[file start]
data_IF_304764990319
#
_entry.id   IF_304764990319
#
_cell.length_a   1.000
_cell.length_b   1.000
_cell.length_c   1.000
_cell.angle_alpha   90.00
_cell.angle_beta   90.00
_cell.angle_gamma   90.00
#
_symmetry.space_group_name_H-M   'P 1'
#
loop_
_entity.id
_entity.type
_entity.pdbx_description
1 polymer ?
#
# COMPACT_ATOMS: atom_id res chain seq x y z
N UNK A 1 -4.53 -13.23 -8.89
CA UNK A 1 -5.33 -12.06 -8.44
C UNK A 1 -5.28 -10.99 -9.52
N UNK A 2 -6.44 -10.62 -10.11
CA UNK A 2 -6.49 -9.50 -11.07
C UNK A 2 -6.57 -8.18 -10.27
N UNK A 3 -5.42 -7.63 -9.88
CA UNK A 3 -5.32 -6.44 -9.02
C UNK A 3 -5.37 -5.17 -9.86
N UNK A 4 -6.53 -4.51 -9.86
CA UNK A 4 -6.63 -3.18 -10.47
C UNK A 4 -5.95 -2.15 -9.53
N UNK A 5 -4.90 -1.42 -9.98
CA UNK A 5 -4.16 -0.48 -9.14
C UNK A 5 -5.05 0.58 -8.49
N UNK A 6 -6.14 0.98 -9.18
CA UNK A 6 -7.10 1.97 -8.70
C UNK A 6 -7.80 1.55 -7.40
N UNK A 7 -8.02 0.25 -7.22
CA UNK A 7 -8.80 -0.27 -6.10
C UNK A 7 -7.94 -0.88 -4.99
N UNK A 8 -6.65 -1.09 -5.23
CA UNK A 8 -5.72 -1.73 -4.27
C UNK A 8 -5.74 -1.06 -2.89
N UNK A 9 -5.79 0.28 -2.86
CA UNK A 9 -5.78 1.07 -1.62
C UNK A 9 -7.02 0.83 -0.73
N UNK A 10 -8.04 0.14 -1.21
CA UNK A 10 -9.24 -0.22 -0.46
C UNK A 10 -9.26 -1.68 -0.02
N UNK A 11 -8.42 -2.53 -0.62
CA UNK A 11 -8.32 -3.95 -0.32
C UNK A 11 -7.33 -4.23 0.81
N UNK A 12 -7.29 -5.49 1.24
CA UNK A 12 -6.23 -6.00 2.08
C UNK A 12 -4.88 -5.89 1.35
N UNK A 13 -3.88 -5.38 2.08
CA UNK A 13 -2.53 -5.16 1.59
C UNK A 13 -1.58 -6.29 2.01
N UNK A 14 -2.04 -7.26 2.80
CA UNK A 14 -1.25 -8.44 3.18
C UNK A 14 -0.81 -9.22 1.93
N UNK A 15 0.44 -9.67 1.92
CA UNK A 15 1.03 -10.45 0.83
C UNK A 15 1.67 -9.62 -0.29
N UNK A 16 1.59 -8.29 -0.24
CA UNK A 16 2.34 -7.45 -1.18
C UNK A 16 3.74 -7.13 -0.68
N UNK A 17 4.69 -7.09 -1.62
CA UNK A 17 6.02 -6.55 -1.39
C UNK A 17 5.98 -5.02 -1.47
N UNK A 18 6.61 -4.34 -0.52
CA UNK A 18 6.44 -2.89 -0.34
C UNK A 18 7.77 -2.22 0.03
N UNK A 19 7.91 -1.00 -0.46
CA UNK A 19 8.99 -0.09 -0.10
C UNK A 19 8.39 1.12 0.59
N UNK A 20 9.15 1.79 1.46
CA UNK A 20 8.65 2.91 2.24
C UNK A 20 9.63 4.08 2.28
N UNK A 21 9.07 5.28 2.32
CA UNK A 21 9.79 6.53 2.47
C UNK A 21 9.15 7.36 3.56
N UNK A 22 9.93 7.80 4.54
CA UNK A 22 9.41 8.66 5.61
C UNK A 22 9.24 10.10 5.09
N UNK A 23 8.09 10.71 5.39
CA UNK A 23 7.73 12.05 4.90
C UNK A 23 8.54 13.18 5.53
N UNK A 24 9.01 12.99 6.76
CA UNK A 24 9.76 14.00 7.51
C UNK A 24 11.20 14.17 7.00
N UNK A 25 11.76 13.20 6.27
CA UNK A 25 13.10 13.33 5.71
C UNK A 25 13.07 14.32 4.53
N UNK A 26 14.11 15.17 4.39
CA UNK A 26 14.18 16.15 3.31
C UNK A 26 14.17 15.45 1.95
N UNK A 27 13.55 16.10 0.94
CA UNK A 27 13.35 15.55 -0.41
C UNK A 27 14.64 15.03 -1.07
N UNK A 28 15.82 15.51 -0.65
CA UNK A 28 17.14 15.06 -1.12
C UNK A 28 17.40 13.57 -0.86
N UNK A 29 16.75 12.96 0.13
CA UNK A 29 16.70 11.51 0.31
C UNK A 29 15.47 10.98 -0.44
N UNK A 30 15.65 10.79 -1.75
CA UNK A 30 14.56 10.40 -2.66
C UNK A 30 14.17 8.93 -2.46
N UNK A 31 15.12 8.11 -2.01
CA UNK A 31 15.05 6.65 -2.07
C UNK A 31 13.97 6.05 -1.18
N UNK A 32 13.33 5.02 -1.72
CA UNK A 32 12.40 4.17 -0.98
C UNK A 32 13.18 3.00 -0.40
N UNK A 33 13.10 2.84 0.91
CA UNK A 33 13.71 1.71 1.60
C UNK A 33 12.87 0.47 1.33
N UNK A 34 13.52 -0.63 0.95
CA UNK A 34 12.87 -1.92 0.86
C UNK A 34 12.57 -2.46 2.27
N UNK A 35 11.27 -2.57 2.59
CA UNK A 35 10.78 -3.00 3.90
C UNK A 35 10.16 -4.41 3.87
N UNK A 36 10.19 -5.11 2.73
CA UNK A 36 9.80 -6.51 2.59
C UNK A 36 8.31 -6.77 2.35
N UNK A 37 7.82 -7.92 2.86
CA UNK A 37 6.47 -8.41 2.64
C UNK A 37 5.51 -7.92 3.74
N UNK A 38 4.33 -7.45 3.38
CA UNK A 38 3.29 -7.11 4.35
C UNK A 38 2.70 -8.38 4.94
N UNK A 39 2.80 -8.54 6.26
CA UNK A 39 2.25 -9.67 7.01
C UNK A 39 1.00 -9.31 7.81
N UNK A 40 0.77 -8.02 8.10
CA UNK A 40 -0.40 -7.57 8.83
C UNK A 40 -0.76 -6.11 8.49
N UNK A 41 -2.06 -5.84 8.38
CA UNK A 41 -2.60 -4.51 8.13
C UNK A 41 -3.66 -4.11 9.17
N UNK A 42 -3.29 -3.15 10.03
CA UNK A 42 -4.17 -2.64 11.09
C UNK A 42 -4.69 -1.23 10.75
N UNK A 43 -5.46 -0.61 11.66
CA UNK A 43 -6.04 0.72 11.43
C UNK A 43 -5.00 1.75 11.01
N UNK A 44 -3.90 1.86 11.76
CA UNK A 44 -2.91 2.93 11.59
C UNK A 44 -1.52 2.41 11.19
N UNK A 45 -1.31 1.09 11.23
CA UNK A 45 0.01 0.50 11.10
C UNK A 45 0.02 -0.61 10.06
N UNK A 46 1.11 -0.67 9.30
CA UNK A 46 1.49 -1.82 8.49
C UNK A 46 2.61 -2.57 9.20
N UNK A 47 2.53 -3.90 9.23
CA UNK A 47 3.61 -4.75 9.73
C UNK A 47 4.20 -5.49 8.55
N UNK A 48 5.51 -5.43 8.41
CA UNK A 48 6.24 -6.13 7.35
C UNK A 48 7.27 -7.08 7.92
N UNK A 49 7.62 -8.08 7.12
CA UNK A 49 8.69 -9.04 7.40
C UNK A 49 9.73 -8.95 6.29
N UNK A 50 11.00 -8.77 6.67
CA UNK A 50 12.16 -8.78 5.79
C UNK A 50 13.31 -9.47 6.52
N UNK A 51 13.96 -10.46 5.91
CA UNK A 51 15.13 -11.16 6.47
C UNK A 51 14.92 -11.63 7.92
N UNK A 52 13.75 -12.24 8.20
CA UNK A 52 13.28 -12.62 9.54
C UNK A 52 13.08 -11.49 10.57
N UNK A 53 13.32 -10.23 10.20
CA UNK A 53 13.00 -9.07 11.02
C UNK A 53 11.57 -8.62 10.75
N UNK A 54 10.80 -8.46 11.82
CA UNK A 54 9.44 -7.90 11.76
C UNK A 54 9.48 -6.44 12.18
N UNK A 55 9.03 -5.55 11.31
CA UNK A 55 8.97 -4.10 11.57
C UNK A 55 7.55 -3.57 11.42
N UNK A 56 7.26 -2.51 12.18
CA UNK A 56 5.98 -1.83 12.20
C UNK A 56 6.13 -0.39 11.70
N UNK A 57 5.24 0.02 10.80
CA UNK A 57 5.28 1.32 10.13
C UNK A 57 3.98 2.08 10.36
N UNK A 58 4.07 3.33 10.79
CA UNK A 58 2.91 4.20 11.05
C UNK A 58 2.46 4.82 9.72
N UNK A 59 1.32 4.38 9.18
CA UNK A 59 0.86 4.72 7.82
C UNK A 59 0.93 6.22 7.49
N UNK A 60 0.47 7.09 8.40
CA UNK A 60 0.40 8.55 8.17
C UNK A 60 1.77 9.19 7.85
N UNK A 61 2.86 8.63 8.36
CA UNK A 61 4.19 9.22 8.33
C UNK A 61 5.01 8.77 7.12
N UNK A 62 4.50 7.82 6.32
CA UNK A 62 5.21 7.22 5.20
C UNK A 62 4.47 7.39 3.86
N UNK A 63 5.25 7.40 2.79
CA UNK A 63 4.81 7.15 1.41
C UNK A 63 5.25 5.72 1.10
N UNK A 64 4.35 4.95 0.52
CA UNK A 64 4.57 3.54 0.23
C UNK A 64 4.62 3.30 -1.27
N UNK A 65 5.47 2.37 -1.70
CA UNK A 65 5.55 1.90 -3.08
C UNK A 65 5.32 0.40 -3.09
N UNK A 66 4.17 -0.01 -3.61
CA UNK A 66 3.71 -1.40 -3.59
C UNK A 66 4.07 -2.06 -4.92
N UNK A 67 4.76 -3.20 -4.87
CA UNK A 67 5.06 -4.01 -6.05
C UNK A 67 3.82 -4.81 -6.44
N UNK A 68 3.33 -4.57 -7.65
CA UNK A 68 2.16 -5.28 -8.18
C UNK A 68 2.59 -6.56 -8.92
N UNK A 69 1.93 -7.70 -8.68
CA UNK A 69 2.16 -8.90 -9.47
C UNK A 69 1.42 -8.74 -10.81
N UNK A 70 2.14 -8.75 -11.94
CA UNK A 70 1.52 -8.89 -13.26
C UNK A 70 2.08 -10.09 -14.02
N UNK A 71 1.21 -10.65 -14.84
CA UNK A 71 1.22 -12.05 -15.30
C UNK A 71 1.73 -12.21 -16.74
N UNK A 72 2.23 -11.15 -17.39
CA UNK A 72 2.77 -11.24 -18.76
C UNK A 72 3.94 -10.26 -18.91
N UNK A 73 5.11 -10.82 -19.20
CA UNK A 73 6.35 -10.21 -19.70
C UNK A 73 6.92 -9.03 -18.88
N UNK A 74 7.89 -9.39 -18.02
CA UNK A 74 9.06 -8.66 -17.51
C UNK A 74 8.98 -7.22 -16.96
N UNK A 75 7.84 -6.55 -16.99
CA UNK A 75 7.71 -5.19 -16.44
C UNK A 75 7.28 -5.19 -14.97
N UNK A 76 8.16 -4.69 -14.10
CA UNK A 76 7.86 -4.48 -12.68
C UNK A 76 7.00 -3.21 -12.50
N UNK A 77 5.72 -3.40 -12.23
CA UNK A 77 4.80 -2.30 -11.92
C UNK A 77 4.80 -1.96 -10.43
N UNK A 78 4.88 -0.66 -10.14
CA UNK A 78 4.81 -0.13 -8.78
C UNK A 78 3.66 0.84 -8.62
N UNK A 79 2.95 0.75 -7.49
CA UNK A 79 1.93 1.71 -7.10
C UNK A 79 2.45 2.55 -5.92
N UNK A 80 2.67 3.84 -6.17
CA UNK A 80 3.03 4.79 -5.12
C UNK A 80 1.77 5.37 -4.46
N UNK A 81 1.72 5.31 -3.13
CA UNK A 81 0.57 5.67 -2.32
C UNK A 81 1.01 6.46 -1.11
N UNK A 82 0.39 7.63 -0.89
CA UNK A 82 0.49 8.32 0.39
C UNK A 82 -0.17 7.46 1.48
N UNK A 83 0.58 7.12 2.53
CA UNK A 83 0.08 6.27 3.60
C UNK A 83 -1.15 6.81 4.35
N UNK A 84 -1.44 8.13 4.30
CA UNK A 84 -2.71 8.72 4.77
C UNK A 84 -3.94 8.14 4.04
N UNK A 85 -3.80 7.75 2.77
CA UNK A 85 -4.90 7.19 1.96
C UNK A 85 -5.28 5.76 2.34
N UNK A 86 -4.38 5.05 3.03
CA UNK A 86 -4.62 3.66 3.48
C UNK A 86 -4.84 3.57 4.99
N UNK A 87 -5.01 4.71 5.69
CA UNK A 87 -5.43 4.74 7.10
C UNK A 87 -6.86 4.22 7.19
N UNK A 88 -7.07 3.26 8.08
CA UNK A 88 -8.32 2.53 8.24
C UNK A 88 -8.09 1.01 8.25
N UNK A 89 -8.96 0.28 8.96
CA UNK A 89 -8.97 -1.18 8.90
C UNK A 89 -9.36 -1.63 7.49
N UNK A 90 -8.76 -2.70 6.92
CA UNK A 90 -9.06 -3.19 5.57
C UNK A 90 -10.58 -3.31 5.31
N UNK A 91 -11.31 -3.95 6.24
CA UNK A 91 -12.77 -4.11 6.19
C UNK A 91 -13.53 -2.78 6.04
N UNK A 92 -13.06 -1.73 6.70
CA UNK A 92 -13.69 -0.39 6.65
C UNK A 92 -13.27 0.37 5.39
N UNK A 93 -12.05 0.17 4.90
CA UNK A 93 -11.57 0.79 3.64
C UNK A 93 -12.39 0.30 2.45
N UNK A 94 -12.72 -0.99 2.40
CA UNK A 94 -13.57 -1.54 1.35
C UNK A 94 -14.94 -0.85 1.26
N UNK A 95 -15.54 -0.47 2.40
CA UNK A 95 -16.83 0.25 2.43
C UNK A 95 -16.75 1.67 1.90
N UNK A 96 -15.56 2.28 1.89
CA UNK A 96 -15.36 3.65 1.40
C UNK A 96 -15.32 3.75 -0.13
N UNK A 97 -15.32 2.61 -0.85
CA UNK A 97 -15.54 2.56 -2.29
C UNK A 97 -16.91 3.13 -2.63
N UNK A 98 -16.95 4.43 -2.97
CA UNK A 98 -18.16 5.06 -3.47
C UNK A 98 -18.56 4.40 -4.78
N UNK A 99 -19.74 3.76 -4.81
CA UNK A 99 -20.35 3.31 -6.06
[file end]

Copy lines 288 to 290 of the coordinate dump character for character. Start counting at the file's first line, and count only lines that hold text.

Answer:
N UNK A 90 -8.76 -2.70 6.92
CA UNK A 90 -9.06 -3.19 5.57
C UNK A 90 -10.58 -3.31 5.31